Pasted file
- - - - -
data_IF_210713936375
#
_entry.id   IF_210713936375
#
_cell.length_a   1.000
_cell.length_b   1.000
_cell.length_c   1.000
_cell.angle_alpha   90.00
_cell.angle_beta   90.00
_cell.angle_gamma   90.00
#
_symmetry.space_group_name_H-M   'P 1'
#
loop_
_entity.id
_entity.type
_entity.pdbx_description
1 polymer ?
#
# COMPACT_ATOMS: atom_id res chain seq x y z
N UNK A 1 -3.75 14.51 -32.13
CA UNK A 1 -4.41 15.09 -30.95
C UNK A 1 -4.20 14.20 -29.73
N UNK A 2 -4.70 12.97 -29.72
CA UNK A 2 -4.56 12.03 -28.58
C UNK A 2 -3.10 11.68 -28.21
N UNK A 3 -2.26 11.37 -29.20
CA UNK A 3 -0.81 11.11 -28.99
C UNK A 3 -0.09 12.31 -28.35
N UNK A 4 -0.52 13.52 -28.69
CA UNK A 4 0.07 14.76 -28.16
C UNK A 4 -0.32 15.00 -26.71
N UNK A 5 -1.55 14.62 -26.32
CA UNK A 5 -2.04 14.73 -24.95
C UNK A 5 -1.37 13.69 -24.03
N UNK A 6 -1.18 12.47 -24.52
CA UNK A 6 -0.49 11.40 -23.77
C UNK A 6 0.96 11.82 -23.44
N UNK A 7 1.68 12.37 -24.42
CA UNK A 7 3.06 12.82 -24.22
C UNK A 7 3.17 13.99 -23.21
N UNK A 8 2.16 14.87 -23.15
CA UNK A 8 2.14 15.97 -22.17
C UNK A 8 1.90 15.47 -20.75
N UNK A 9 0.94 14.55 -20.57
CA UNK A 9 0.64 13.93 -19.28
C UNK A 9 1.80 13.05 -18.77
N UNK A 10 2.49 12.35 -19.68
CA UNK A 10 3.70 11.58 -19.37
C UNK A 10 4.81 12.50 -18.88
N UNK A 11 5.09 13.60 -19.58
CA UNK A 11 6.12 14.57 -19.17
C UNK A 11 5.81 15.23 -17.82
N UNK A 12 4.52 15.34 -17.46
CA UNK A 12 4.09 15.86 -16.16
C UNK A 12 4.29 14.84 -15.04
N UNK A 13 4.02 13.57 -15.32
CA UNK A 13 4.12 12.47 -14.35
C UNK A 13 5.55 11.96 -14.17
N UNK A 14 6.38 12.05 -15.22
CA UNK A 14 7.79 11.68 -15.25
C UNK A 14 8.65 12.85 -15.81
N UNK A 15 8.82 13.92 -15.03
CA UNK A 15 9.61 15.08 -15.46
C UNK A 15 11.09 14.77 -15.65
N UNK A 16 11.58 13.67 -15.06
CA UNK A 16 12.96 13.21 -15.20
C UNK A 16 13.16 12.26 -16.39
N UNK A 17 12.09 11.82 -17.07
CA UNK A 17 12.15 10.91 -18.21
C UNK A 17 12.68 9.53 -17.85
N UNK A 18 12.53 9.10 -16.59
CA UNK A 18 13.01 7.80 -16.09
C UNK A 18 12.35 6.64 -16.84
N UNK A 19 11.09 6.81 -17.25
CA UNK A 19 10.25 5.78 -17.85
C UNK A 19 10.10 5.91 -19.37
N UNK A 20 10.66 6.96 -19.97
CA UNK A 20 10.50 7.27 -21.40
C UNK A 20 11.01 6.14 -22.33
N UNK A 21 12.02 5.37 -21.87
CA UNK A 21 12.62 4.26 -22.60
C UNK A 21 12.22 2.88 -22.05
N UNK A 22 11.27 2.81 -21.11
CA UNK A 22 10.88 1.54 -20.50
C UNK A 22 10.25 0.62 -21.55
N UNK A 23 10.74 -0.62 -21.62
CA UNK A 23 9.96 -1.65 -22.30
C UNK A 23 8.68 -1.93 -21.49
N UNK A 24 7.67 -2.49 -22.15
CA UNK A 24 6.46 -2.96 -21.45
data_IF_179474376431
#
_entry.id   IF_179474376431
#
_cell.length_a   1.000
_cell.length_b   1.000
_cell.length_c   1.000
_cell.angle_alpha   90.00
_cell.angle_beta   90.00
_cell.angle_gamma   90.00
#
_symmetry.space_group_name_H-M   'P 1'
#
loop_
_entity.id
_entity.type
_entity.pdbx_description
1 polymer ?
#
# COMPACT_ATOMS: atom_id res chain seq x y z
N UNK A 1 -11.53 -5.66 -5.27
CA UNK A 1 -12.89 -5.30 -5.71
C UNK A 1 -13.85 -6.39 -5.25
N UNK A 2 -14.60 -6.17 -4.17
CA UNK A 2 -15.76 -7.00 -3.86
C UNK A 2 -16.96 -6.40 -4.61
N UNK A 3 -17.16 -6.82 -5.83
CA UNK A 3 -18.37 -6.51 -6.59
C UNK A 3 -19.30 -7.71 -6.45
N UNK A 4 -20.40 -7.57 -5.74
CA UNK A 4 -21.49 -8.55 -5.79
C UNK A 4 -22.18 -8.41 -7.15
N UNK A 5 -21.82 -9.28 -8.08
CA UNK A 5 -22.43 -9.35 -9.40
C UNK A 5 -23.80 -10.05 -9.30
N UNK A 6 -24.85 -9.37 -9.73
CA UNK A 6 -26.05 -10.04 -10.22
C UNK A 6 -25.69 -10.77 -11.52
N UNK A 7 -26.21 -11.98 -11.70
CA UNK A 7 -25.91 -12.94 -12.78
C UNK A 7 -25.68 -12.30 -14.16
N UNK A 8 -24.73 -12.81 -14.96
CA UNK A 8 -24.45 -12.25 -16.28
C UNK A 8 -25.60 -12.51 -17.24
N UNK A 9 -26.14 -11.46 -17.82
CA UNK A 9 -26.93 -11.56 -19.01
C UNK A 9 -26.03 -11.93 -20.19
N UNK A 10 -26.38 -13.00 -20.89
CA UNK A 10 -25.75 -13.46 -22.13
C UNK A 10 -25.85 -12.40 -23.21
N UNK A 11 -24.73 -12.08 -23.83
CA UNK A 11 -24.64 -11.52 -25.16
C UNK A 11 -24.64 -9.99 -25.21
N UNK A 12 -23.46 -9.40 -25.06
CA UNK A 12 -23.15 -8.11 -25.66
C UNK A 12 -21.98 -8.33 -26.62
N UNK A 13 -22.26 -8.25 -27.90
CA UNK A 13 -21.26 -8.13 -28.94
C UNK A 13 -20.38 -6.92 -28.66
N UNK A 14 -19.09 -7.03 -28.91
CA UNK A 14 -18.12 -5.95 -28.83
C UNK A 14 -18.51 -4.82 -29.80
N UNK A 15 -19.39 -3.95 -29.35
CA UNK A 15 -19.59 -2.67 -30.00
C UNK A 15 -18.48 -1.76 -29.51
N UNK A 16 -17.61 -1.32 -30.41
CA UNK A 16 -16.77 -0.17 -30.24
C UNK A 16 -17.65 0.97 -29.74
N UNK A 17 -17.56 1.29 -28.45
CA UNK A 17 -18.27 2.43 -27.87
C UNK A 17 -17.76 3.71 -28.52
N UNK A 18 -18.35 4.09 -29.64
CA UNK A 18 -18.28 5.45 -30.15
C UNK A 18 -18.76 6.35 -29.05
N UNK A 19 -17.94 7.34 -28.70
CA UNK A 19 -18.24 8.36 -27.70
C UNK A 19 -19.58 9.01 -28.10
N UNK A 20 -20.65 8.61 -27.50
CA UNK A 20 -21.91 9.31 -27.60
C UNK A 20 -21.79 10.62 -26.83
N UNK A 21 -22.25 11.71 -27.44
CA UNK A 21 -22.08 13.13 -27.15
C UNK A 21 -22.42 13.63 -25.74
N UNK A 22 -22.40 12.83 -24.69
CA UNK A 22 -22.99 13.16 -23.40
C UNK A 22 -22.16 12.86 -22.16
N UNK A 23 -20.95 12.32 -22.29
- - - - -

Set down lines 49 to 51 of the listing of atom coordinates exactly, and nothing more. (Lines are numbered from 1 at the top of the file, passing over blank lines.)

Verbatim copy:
CA UNK A 10 3.70 11.58 -19.37
C UNK A 10 4.81 12.50 -18.88
N UNK A 11 5.09 13.60 -19.58